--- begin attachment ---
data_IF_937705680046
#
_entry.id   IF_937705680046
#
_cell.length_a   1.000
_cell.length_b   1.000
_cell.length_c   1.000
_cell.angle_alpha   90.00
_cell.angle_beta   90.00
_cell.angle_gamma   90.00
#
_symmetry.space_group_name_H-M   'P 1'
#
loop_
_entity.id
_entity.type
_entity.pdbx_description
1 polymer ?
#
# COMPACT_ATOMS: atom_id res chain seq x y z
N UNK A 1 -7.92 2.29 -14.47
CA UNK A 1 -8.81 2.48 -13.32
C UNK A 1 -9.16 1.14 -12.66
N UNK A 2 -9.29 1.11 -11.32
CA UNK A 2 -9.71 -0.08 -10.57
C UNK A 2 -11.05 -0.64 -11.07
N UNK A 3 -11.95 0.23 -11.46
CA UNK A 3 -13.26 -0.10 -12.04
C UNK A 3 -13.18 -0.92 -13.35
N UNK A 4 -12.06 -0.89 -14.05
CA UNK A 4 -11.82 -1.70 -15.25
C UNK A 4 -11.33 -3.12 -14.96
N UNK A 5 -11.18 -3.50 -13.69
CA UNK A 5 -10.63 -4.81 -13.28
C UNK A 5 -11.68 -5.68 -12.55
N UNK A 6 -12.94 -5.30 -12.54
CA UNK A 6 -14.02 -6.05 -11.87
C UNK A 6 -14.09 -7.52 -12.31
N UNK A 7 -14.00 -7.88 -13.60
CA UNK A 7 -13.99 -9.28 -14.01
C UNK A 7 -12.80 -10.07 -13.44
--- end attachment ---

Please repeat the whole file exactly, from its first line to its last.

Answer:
data_IF_937705680046
#
_entry.id   IF_937705680046
#
_cell.length_a   1.000
_cell.length_b   1.000
_cell.length_c   1.000
_cell.angle_alpha   90.00
_cell.angle_beta   90.00
_cell.angle_gamma   90.00
#
_symmetry.space_group_name_H-M   'P 1'
#
loop_
_entity.id
_entity.type
_entity.pdbx_description
1 polymer ?
#
# COMPACT_ATOMS: atom_id res chain seq x y z
N UNK A 1 -7.92 2.29 -14.47
CA UNK A 1 -8.81 2.48 -13.32
C UNK A 1 -9.16 1.14 -12.66
N UNK A 2 -9.29 1.11 -11.32
CA UNK A 2 -9.71 -0.08 -10.57
C UNK A 2 -11.05 -0.64 -11.07
N UNK A 3 -11.95 0.23 -11.46
CA UNK A 3 -13.26 -0.10 -12.04
C UNK A 3 -13.18 -0.92 -13.35
N UNK A 4 -12.06 -0.89 -14.05
CA UNK A 4 -11.82 -1.70 -15.25
C UNK A 4 -11.33 -3.12 -14.96
N UNK A 5 -11.18 -3.50 -13.69
CA UNK A 5 -10.63 -4.81 -13.28
C UNK A 5 -11.68 -5.68 -12.55
N UNK A 6 -12.94 -5.30 -12.54
CA UNK A 6 -14.02 -6.05 -11.87
C UNK A 6 -14.09 -7.52 -12.31
N UNK A 7 -14.00 -7.88 -13.60
CA UNK A 7 -13.99 -9.28 -14.01
C UNK A 7 -12.80 -10.07 -13.44